On My Second Birthday of Coming Out As Trans, by Jennifer Angelina Petro

On My Second Birthday of Coming Out As Trans

by

Jennifer Angelina Petro
I have four birthdays. The first being my “belly button” birthday—January 7th, 1968. The second being that April morning in 2015 when I realized in full conscious that I am transgender (I am not sure of the exact date, which is incredibly annoying—so I am going to pick, April 1rst. Not for the reasons you might automatically be thinking. Back in 2015, the International Day of Hope fell on April first—that’s why I’m picking it). My third birthday is the day I came out publicly—to the whole world—no more hiding—anything—ever: September 18, 2015. And finally, October 11, 2015—the day I started taking t-blockers and estrogen.

Two years ago today I posted a note on FB and on my blog. It’s a quaint, naive, defensive sort of note—filled with idealism, early forays into activism, my usual flare for the corny, and yeah, a big reveal. Most of you know the devastating fall out that note had on my life and the life of my family. With your help, however I carried through my last year as a teacher, loving every moment I got to be with those kids. I also saw the end of a marriage, the sale of a house, the moving into an apartment (twice in 3 months) alone, and the death threats, the relatives and friends who stopped talking to me, the people pissed I made this announcement on FB and my blog instead of telling them individually (yeah, that would have gone over well and not been the least bit emotionally exhausting), the meetings at school with angry parents, and also, the utter joy at freely walking through the world as I was always meant to. And THAT was a kind of blessing that is hard, even for me, to put into words.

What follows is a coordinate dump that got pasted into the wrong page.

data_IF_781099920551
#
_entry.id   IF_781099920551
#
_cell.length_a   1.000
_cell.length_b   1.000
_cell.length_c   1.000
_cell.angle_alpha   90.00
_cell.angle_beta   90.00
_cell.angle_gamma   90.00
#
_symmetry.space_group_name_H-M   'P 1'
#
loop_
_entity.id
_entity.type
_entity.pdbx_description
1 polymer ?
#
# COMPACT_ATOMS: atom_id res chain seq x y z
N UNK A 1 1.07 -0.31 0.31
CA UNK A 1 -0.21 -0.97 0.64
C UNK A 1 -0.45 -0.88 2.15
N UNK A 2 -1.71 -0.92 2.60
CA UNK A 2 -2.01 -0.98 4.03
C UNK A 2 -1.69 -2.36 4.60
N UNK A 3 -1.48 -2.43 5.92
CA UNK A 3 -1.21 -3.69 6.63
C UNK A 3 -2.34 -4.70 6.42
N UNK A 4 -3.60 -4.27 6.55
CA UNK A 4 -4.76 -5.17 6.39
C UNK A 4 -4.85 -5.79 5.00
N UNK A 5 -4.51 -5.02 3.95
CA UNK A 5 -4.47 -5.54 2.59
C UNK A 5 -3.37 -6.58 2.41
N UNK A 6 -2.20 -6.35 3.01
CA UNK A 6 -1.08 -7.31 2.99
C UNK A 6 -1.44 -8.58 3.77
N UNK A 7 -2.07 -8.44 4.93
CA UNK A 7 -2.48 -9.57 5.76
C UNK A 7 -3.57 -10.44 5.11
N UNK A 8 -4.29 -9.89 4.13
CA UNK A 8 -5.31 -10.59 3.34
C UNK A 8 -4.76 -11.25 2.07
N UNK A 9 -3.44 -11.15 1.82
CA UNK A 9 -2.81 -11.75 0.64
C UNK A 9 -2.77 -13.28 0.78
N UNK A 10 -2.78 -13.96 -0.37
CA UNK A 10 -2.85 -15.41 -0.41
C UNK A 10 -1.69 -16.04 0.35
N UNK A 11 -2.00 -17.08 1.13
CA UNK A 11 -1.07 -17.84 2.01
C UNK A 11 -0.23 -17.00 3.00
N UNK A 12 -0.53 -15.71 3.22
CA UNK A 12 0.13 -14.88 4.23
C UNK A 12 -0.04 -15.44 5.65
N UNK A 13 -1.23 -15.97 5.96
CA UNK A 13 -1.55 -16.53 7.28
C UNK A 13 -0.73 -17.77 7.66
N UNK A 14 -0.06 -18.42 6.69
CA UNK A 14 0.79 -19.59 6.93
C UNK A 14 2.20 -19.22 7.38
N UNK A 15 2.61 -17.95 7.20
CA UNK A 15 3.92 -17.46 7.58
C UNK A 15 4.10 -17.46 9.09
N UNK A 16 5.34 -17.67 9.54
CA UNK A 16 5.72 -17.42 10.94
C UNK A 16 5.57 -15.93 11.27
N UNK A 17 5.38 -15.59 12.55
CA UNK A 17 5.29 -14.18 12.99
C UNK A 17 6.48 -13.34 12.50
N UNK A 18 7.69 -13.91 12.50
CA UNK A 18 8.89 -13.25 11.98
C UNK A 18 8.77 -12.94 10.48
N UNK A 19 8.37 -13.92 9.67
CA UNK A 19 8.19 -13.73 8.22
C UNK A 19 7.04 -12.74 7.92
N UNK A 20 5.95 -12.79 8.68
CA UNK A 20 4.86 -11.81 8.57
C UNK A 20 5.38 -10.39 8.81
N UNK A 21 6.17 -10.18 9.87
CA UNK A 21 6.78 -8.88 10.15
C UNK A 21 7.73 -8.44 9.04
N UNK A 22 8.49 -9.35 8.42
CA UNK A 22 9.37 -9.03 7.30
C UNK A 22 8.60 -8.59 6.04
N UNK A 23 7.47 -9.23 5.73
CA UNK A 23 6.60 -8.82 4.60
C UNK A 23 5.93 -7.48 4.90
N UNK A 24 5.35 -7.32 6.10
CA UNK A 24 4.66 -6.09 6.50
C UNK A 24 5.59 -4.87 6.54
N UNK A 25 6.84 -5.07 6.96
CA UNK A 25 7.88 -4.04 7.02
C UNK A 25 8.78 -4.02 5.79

Last year I posted a very depressing first coming-out birthday note. And as much as I spoke of being depressed that first year, little did I know the depression would worsen to the point of being life-threatening. Over the course of that first year—with all the difficult (to say the least) and naively unexpected life-changes, I careened shortly thereafter, into a severe and total breakdown with multiple hospital stays for suicidality. Looking back on my coming out letter, last year’s letter, and this–and you will notice depression has been with me the entire time. That’s because I am clinically depressed. I was born with depression, the same way someone is born with any other physical illness. It goes with me where ever I go. I say that to say, my suffering from depression isn’t because I’m trans. Being trans and coming out worsened my symptoms–yes, for sure–but the illness called, depression, has always been with me–since my earliest childhood days.